In ancient China, a Spring ritual would mark the start of the planting season. The Emperor would use a whip to touch an ox to symbolically coax it to plough the land, says Sinologist Dr Lai Kuan Fook. The ceremony, witnessed by government officials, was a reminder to farmers to prepare for the season, he says.
“The event was held on a plot of land close to the palace after Chinese New Year celebrations. The Emperor wanted to remind the people that the winter holidays were over, and herald the arrival of Lap Chun (Cantonese, or Lichun in Mandarin) or the beginning of Spring,” he said.
Traditionally, Chinese New Year is celebrated around this time. Farmers often celebrate the beginning of Spring with village-wide events. They also make offerings to the gods in the hope of a blissful and prosperous new year.
Chinese New Year day may occur before or after Lap Chun. A year without Lap Chun is regarded as a year without Spring. It is also regarded as a “widow year” in northern China or a “blind year” in southern China. Some Chinese regard it unlucky to get married in a year without Lap Chun, although many Chinese these days do not observe this.
In China, it is said that Lap Chun has been celebrated as a Farmer’s Day since 1941.
In Singapore, some people rush to deposit money into bank accounts on Lap Chun in the belief that such a practice would bring them good fortune.
Jessie Lee says we must be practical in observing the various rituals associated with Lap Chun.
These days, some Chinese regard Lap Chun, which falls today (the date is usually Feb 3 or 4 each year), as “another first day of Chinese New Year”, says Lee.
However, unlike the actual first day, this day is not really observed or celebrated by many local Chinese even though it may fall within the first 15 days of the Lunar New Year. Often, Lap Chun goes by unnoticed.
Feng shui masters, however, consider this day to be auspicious and advise people to tap into the good qi (energy) of the first day of Spring.
According to Jessie Lee, a Chinese metaphysics expert, the Chinese calendar is divided into two types: the lunar calendar, based on the position of the moon, and the solar calendar, based on the position of the sun.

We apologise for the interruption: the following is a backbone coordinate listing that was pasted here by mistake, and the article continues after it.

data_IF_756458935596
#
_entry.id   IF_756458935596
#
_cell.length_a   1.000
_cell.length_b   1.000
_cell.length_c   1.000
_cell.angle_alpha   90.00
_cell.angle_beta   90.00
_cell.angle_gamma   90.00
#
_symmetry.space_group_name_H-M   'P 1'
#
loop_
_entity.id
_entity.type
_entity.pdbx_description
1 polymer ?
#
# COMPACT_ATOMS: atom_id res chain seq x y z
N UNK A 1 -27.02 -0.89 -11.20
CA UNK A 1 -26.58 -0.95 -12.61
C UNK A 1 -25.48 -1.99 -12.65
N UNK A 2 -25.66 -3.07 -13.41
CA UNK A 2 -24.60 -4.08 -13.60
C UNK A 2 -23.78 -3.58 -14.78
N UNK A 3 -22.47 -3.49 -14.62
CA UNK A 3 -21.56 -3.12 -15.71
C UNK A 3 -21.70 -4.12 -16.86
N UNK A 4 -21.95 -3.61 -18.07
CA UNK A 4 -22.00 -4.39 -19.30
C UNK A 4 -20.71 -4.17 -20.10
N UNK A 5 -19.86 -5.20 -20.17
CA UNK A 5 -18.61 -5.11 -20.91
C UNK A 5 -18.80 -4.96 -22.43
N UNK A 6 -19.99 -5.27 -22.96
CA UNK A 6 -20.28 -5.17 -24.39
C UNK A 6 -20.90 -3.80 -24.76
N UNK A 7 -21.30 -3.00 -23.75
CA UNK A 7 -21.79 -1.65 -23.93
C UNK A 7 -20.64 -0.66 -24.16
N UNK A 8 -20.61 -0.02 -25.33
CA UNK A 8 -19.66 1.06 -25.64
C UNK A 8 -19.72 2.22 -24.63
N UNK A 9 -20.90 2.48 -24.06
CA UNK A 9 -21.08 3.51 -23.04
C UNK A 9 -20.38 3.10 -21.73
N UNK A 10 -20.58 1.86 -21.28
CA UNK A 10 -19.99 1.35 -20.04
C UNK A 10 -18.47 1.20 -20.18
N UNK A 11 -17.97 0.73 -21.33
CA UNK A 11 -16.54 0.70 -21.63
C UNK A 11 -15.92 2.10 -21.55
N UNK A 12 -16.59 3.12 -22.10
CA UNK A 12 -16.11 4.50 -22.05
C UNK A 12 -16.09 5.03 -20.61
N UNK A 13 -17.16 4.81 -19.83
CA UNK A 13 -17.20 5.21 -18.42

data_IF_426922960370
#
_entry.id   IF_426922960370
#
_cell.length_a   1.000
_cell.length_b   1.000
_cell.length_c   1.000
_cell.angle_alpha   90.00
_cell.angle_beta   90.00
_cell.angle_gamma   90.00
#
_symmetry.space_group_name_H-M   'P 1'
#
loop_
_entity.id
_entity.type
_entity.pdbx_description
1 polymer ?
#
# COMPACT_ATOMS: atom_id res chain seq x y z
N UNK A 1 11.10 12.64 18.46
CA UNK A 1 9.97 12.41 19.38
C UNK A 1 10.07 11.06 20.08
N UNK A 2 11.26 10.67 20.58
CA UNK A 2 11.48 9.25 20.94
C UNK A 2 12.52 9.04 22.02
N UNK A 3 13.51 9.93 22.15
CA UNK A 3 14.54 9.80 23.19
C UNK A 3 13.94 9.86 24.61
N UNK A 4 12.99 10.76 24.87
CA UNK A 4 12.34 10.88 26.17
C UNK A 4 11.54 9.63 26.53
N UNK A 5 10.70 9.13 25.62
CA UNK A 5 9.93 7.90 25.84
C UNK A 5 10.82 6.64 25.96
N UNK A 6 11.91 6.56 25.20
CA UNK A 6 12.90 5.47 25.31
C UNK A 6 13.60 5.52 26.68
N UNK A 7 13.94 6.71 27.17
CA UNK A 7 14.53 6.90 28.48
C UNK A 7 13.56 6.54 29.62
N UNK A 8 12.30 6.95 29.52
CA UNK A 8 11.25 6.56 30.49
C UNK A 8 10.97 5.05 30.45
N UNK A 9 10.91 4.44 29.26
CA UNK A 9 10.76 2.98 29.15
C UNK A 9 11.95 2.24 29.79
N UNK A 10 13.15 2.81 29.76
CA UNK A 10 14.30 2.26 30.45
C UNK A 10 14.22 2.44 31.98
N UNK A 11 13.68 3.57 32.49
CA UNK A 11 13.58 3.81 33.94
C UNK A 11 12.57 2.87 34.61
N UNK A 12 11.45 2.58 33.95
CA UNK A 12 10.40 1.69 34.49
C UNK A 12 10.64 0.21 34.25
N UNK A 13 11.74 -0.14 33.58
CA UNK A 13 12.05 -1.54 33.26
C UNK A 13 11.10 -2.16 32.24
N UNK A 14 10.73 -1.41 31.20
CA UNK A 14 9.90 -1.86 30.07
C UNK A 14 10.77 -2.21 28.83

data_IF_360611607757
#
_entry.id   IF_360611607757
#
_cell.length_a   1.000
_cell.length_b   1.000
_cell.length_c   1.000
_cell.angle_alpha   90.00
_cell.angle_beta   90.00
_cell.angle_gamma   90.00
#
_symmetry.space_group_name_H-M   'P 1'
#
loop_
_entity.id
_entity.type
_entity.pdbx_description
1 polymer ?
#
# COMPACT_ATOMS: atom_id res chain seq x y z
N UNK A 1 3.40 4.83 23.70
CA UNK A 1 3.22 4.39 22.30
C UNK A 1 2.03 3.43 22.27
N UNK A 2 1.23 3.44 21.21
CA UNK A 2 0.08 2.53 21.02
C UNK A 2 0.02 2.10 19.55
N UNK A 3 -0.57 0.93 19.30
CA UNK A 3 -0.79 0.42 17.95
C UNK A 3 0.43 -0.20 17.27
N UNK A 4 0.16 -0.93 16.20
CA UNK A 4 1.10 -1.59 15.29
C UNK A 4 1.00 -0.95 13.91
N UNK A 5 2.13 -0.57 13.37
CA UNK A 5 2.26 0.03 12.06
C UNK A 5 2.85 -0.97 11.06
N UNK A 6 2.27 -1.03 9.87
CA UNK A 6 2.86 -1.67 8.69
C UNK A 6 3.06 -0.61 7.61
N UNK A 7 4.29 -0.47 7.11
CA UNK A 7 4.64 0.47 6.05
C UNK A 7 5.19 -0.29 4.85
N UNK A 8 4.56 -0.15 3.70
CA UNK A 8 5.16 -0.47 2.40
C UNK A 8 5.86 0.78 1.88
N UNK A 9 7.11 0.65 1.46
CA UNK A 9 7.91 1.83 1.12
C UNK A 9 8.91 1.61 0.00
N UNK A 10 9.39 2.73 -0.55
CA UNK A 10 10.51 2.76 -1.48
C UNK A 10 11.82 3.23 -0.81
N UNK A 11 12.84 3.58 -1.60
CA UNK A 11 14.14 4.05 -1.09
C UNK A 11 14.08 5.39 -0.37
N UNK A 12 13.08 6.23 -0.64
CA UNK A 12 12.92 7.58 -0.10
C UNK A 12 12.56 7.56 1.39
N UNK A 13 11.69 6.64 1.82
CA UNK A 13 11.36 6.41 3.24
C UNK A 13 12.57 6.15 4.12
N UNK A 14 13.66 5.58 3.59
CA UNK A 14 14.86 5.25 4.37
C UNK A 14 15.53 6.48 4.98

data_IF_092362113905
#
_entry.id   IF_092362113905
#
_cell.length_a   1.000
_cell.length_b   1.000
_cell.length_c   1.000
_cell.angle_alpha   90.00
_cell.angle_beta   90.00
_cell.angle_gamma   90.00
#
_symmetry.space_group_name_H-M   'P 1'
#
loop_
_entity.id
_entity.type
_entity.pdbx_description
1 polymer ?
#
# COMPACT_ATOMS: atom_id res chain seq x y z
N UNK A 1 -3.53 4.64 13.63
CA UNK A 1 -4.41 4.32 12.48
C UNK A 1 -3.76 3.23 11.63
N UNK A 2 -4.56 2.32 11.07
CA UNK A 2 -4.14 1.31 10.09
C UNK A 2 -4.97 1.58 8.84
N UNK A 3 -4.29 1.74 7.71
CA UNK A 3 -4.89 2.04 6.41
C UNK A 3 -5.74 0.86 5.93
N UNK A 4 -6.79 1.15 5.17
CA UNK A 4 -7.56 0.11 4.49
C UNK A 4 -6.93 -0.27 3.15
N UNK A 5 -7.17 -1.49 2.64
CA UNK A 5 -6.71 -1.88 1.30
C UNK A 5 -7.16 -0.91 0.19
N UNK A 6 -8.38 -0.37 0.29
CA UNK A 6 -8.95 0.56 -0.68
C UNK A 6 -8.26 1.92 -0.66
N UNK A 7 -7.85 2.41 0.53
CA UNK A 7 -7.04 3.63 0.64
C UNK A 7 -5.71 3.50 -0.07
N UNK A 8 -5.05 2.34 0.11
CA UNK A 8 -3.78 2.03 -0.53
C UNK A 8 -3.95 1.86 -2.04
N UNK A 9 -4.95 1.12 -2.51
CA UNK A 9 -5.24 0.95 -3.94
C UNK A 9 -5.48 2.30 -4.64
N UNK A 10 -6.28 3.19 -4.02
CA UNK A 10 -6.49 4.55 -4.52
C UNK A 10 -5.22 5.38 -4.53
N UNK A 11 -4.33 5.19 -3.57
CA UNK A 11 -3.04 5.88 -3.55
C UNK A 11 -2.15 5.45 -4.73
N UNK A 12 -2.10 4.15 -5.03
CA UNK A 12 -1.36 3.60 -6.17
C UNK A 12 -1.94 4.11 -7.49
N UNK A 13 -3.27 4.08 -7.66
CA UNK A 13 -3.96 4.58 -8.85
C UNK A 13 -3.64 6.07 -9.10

“The first day of Chinese New Year, which most Chinese celebrate, is based on the lunar calendar. But under the solar calendar, the first day of New Year is Feb 3 (starting at 11.35pm),” she says.
She says some Chinese conduct rituals or prayers on this auspicious day “to set ourselves on a positive note and get good vibes to usher in a new year”.
“This year’s eighth day of the New Year falls right after Lap Chun,” she says. “It will be good for us to usher in good luck by performing some positive rituals.”
Some people go overboard by banking in money at odd hours following the auspicious time chart, believing that they would gain more wealth by performing this ritual.
Lee’s advice is to be practical in observing rituals. For instance, she asks, would you bank in money in the middle of the night?
Instead, she feels that we should usher in the new energy of the new year. To do so, we need to cleanse ourselves to get ready for it.
For example, if we have negative energy with us, it’s difficult to allow the positive energy in – hence the “spring cleaning” before Chinese New Year.
“We clear the clutter so that new, positive energy can enter our home,” explains Lee. But, she adds, most of the time, we forget to clear our own energy as well.
So this Lap Chun, consider these steps to do just that.
The power of positivity
Have a bath with flowers of seven different colours on Friday night (midnight to be exact).
Many people have heard about this “seven-colour flower cleansing” but do not know its meaning.
“Buy seven different types of chrysanthemum flowers. We use chrysanthemums because they are affordable and widely available,” she says.
Use any type of flowers that are yang. This means flowers that need, or are not sensitive to, exposure to the sun.
Chrysanthemum needs at least six hours of sunlight a day. So flowers that require long exposure to sunlight are considered yang.
“The seven colours of flowers should be red, orange, yellow, green, blue, purple and white,” says Lee. “These are the colours that also relate to our chakras, or the energy fields of the human body.”
Red is to clear fear and anxiety and to enable stability and good health.
Orange flowers are to clear guilt and insecurities. They also signify happiness, joy and creativity.
Yellow chrysanthemums are used to get rid of shame and for strength, courage and willpower.
Green flowers are to get rid of grief, loneliness and shyness, and to hope for love, peace and acceptance.
Blue flowers are used to clear away lies, gossip and criticism. They indicate hope for truth and smooth communication.
Purple chrysanthemums are to clear illusion and denial and enable intuition, creativity and insight.
White flowers, Lee says, are used to clear one’s ego, scepticism and difficult thinking. In place of these, one hopes to have peace and wisdom.
Besides bonding with close family members, some Chinese would light firecrackers and prepare dishes or desserts that symbolise harmony and abundance (such as nin ko or sticky glutinous rice cake) and share them among family, Lee says.
She adds: “Such joyous and happy moments are not money related.”
Read more at http://www.star2.com/living/2017/02/03/ushering-in-the-new-energy-of-spring/#tiMmrRojihZQJYDi.99